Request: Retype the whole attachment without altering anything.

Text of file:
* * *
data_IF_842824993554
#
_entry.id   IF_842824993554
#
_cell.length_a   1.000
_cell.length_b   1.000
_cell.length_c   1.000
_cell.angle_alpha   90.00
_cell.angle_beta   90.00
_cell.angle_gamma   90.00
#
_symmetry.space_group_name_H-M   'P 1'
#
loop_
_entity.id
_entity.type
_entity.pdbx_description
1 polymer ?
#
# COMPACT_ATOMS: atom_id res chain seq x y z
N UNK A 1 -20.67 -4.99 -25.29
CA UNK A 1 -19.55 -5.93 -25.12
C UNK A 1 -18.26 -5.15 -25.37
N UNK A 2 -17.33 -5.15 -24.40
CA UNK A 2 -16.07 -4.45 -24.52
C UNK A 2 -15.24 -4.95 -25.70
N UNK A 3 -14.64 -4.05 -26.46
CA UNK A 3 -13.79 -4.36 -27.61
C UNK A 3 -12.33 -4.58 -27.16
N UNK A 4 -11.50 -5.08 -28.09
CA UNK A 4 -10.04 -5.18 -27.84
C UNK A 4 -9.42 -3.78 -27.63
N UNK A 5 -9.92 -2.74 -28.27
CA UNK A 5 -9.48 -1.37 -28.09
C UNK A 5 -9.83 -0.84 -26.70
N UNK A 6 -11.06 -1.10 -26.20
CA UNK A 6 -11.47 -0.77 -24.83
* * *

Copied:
data_IF_842824993554
#
_entry.id   IF_842824993554
#
_cell.length_a   1.000
_cell.length_b   1.000
_cell.length_c   1.000
_cell.angle_alpha   90.00
_cell.angle_beta   90.00
_cell.angle_gamma   90.00
#
_symmetry.space_group_name_H-M   'P 1'
#
loop_
_entity.id
_entity.type
_entity.pdbx_description
1 polymer ?
#
# COMPACT_ATOMS: atom_id res chain seq x y z
N UNK A 1 -20.67 -4.99 -25.29
CA UNK A 1 -19.55 -5.93 -25.12
C UNK A 1 -18.26 -5.15 -25.37
N UNK A 2 -17.33 -5.15 -24.40
CA UNK A 2 -16.07 -4.45 -24.52
C UNK A 2 -15.24 -4.95 -25.70
N UNK A 3 -14.64 -4.05 -26.46
CA UNK A 3 -13.79 -4.36 -27.61
C UNK A 3 -12.33 -4.58 -27.16
N UNK A 4 -11.50 -5.08 -28.09
CA UNK A 4 -10.04 -5.18 -27.84
C UNK A 4 -9.42 -3.78 -27.63
N UNK A 5 -9.92 -2.74 -28.27
CA UNK A 5 -9.48 -1.37 -28.09
C UNK A 5 -9.83 -0.84 -26.70
N UNK A 6 -11.06 -1.10 -26.20
CA UNK A 6 -11.47 -0.77 -24.83